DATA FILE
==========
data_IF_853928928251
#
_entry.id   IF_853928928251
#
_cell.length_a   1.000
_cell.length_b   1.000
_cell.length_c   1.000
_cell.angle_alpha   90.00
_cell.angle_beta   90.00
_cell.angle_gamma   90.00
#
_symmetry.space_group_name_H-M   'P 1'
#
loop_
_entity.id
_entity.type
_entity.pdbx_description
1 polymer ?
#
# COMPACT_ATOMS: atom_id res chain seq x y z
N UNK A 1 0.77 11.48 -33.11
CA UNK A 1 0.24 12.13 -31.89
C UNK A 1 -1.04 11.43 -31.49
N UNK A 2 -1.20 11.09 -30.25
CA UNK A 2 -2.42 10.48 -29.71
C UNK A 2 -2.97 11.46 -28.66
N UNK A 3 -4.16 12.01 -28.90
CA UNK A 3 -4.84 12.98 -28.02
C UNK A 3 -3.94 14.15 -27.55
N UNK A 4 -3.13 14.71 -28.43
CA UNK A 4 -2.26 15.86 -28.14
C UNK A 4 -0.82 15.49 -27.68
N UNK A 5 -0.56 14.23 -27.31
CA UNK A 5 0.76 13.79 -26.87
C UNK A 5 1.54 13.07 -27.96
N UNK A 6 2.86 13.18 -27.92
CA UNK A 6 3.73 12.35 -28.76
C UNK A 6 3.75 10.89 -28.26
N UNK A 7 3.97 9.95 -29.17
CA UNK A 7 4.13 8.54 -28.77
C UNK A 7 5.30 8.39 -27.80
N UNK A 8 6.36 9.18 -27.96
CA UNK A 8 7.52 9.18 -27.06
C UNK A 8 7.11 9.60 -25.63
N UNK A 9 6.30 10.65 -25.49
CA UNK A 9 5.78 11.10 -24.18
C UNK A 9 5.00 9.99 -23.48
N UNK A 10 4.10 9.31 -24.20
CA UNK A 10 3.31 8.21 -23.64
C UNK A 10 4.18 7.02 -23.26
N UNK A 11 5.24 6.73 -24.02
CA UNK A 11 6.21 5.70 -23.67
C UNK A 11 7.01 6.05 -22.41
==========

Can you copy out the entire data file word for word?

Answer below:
data_IF_853928928251
#
_entry.id   IF_853928928251
#
_cell.length_a   1.000
_cell.length_b   1.000
_cell.length_c   1.000
_cell.angle_alpha   90.00
_cell.angle_beta   90.00
_cell.angle_gamma   90.00
#
_symmetry.space_group_name_H-M   'P 1'
#
loop_
_entity.id
_entity.type
_entity.pdbx_description
1 polymer ?
#
# COMPACT_ATOMS: atom_id res chain seq x y z
N UNK A 1 0.77 11.48 -33.11
CA UNK A 1 0.24 12.13 -31.89
C UNK A 1 -1.04 11.43 -31.49
N UNK A 2 -1.20 11.09 -30.25
CA UNK A 2 -2.42 10.48 -29.71
C UNK A 2 -2.97 11.46 -28.66
N UNK A 3 -4.16 12.01 -28.90
CA UNK A 3 -4.84 12.98 -28.02
C UNK A 3 -3.94 14.15 -27.55
N UNK A 4 -3.13 14.71 -28.43
CA UNK A 4 -2.26 15.86 -28.14
C UNK A 4 -0.82 15.49 -27.68
N UNK A 5 -0.56 14.23 -27.31
CA UNK A 5 0.76 13.79 -26.87
C UNK A 5 1.54 13.07 -27.96
N UNK A 6 2.86 13.18 -27.92
CA UNK A 6 3.73 12.35 -28.76
C UNK A 6 3.75 10.89 -28.26
N UNK A 7 3.97 9.95 -29.17
CA UNK A 7 4.13 8.54 -28.77
C UNK A 7 5.30 8.39 -27.80
N UNK A 8 6.36 9.18 -27.96
CA UNK A 8 7.52 9.18 -27.06
C UNK A 8 7.11 9.60 -25.63
N UNK A 9 6.30 10.65 -25.49
CA UNK A 9 5.78 11.10 -24.18
C UNK A 9 5.00 9.99 -23.48
N UNK A 10 4.10 9.31 -24.20
CA UNK A 10 3.31 8.21 -23.64
C UNK A 10 4.18 7.02 -23.26
N UNK A 11 5.24 6.73 -24.02
CA UNK A 11 6.21 5.70 -23.67
C UNK A 11 7.01 6.05 -22.41